Tag Archives: stock market

Avoiding The Hot Performance Chase

When it comes to investing your money in the stock market, Matson Money and co-advisers who follow the Matson philosophy consistently advise investors to stay diversified and focus on the long-term because what could be ‘hot’ today may be, as the rock group Foreigner might say, “cold as ice” tomorrow. Given the hype around the S&P’s recent record-breaking performance, it’s important not to chase after hot performing picks for that limited time rush. It should be noted that not all investment strategies are the same, but Mark Matson can share his opinion on what to look out for from his recent appearance on After The Bell airing on Fox Business.

Trying to predict the future on short-term picks is always a losing game.  Sometimes, investors can be emotionally driven to make certain changes to their portfolios because the outlook on the market can bring feelings of prosperity and what former Federal Reserve Chairman Alan Greenspan called “irrational exuberance” with respect to the future value of  equities. However, letting emotions play a factor in managing your portfolio  can be detrimental. Strategic portfolio management requires  looking at the bigger picture.

It can be a great thing that the S&P and Dow are at all-time highs, but investors should still seek out microcap stocks and international stocks to diversify and rebalance portfolios. This means buy when the market  is down and ignore  emotions and instincts because they can cloud your judgment. Matson’s tip:  Only buy the stocks that are down; ignore  the ones that are up.

And, speaking of long-term picks, Matson is surprised that some investors during the past year appear to have forgotten the fundamentals of investing: owning equities long-term, diversifying and then rebalancing your portfolio. Equities should generally be held for 20 to 30 years.  Gambling,  forecasting or attempting to predict  short-term performance can seriously erode the value of your portfolio.. Matson also suggests investing in  small companies because they  have the potential to offer about 3 to 4 percent more  return compared to growth stocks. Not all stock market strategies may work and it should be noted that this is not a guarantee of positive gains.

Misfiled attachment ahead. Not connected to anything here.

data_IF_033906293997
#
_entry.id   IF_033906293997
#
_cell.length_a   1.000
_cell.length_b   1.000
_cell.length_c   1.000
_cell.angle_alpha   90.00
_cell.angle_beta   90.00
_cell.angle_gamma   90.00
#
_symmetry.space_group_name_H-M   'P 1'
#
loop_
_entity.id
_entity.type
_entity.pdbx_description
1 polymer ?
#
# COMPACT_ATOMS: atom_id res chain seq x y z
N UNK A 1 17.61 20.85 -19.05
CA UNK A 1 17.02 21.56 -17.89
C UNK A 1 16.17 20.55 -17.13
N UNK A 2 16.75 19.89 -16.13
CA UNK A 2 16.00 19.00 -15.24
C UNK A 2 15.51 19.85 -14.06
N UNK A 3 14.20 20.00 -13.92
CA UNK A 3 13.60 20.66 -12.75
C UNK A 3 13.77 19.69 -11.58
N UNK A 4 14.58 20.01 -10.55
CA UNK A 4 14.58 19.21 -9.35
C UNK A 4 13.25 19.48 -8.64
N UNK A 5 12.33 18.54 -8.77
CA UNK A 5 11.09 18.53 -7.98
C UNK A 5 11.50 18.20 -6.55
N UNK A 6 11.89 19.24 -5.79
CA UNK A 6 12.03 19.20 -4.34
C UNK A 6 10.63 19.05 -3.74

Staying Sensible During Market Records

diceIt’s almost like a fact of life; the market will go up and go down, break records and hit all-time highs or lows. In short, the stock market can fluctuate as we have always seen and once it breaks records, people can swing either way about it. Whether they are positive or negative, one could think that becoming active on the market is a good course of action. On the other hand, another might feel as though they missed the mark and they can’t get in on the offers for the time being.

One thing is certain, no matter what the market is doing, investors should stay sensible. If the market is breaking records, it’s nothing new, it has happened before so new highs should not merit excitement or worry. Take it from Zack Shepard, the vice president of Matson Money, over the long-term the market generally rends to rise, so new highs may not be worth the hype. No one can predict what the market will do. Just because something may be trending now, tomorrow it could be down in the dumps. Financial coaches need to rein in their investors and discuss how market records can change in an instant.

If you are going to jump in and buy, hold on to it or just stay in it. Take for instance data published by the Center for Research and Security Pricing (CRSP) with respect to the CRSP 1-10, a stock market index representing the entire market cap of the New York Stock Exchange and other exchange equivalents.  According to the historical data for the CRSP 1-10 index, the average 5-year annualized return after a new high since 1926 is 9.02%! Of course, past performance is no guarantee of future success. This index return information does not reflect actual investor results and no representation is made that your portfolio would experience similar results.

Indices are unmanaged, cannot be invested in directly and their returns do not represent the performance of any actual fund or transactions and do not include management fees, transaction costs or expenses. Just looking at the CRSP historical data, holding out could be beneficial, but that’s the beauty of the market.  It can be a hard game to play, but if you look at your long-term portfolio and manage it well with diversified stocks, you could be on the way to more stable financial footing.

Why Mark Matson Says Video Streaming Company’s Bull Stock Isn’t Really Good for Investors